One example of an auto-dig system is disclosed in U.S. Pat. No. 4,377,043 (the '043 patent) issued to Inui et al. on Mar. 22, 1983. The '043 patent discloses a semi-automatic hydraulic excavator capable of automatically controlling arm and bucket angles when bringing a bucket back to an original excavation posture after completion of a dumping step. The semi-automatic hydraulic excavator includes a manual-auto change over switch. When this switch is activated after the dumping step has been completed, and when an operator is controlling a boom cylinder to return the bucket to an excavation location (i.e., to within a trench), an arm cylinder and a boom cylinder are automatically controlled to orient the bucket for the next digging step before the bucket reaches the excavation location. Thus, the boom cylinder (as well as a swing cylinder and a bucket opening cylinder) is manually controlled, while the bucket and arm cylinders are automatically controlled in response to movement of the boom cylinder. In this manner, manual control of the excavation machine is simplified.

Although the semi-automatic hydraulic excavator of the '043 patent may simplify manual control thereof, the benefit may be limited. That is, the operator may still be required to complete many tasks manually (e.g., boom lift and boom swing), even during the autonomous portion of the excavation cycle. And, because the operator must activate an additional switch during each cycle for the semi-autonomous control to be implemented, the excavation cycle may be periodically interrupted.

The disclosed control system is directed to overcoming one or more of the problems set forth above.

SUMMARY

One aspect of the present disclosure is directed to an excavation control system. The excavation control system may include a tool, at least one operator input device configured to provide manual control over movement of the tool, and a controller in communication with the at least one operator input device. The controller may be configured to receive an input related to an operator desired tool location, and determine that an operator is manually controlling movement of the tool toward the operator desired tool location. The controller may be further configured to automatically assume control over movement of the tool toward the operator desired tool location based on the determination.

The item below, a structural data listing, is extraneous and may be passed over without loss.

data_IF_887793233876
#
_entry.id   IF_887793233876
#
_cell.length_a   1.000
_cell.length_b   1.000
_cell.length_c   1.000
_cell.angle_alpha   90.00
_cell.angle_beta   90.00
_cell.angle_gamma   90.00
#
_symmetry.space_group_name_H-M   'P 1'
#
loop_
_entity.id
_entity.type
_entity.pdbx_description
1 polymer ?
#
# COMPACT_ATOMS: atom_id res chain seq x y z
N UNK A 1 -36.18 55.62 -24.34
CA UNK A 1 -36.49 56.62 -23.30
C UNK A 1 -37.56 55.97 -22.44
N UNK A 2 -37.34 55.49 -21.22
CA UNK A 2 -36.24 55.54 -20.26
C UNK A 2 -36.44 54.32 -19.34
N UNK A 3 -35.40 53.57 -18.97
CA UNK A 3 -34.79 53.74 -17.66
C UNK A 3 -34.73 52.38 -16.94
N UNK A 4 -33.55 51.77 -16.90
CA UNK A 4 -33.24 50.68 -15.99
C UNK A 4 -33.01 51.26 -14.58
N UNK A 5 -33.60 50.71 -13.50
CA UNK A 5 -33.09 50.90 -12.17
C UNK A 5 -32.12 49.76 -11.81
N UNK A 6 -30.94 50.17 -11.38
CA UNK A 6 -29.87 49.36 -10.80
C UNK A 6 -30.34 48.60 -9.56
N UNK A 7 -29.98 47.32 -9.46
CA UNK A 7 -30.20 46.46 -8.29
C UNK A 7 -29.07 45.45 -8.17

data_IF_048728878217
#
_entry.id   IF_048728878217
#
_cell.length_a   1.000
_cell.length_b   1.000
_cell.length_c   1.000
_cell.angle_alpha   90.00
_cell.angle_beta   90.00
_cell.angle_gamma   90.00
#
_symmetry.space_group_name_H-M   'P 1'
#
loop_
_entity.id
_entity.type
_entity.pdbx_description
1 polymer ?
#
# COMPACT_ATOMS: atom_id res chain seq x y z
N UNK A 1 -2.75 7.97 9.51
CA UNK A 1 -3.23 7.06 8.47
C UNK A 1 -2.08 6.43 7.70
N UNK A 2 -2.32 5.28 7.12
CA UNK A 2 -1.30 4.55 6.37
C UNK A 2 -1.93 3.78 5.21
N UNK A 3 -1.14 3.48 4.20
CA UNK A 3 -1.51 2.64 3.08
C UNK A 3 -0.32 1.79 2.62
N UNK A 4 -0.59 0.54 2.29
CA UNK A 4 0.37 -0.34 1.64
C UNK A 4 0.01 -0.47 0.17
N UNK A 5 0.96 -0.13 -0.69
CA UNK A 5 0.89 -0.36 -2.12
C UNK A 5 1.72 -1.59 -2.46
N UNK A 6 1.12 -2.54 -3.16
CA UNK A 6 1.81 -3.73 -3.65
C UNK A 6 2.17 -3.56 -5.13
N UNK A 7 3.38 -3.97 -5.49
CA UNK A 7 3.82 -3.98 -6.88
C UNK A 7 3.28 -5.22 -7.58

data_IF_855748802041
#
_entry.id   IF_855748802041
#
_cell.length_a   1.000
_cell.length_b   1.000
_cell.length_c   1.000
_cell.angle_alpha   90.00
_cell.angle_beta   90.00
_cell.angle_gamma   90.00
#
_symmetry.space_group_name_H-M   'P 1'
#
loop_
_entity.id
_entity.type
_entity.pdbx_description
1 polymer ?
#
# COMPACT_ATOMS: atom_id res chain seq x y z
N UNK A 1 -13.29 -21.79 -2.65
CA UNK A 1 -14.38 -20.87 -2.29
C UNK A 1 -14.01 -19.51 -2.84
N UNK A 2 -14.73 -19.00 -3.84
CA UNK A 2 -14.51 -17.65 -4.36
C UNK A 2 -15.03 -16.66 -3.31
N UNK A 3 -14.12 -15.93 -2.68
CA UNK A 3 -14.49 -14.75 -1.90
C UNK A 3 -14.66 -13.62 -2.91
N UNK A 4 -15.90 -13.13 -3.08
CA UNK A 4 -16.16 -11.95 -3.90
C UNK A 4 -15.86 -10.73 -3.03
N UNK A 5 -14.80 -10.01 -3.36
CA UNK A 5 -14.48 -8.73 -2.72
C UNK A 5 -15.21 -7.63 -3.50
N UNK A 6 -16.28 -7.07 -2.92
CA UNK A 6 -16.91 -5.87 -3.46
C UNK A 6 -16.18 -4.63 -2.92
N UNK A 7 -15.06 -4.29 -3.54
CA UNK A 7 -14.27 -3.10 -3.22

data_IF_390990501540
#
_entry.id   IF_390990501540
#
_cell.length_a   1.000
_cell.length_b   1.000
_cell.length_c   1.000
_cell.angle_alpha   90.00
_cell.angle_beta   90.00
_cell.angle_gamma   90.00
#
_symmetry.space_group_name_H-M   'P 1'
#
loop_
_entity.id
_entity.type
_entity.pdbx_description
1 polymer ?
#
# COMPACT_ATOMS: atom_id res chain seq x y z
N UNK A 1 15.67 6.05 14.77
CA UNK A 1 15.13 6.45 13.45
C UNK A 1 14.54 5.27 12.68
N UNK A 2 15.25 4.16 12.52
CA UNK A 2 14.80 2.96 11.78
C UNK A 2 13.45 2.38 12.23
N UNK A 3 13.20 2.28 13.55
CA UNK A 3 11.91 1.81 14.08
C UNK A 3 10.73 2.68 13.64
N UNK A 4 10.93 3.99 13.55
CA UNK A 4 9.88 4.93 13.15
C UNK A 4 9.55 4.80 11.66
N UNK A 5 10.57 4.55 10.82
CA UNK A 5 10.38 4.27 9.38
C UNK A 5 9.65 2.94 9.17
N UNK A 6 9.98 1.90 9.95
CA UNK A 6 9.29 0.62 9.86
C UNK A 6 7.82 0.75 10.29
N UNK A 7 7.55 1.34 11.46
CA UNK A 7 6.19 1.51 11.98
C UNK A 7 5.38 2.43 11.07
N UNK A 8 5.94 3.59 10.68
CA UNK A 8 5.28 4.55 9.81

Another aspect of the present disclosure is directed to a method of automatically moving a tool during an excavation cycle. The method may include receiving an input related to an operator desired tool location, and determining that an operator is manually controlling movement of the tool toward the operator desired tool location. The method may further include automatically assuming control over movement of the tool toward the operator desired tool location based on the determination, and relinquishing automatic control over movement of the tool to the operator after the tool has reached the operator desired tool location.

BRIEF DESCRIPTION OF THE DRAWINGS

FIG. 1 is a diagrammatic illustration of an exemplary disclosed machine; and

FIG. 2 is a schematic illustration of an exemplary disclosed control system that may be used with the machine of FIG. 1.

DETAILED DESCRIPTION

FIG. 1 illustrates an exemplary machine 10 having multiple systems and components that cooperate to excavate and load earthen material onto a nearby haul vehicle 12. In one example, machine 10 may embody a hydraulic excavator. It is contemplated, however, that machine 10 may embody another type of excavation machine such as a backhoe, a front shovel, a wheel loader, or another similar machine, if desired. Machine 10 may include, among other things, an implement system 14 configured to move a work tool 16 between a dig location 18 and a dump location 20 over haul vehicle 12, and an operator station 22 for manual control of implement system 14.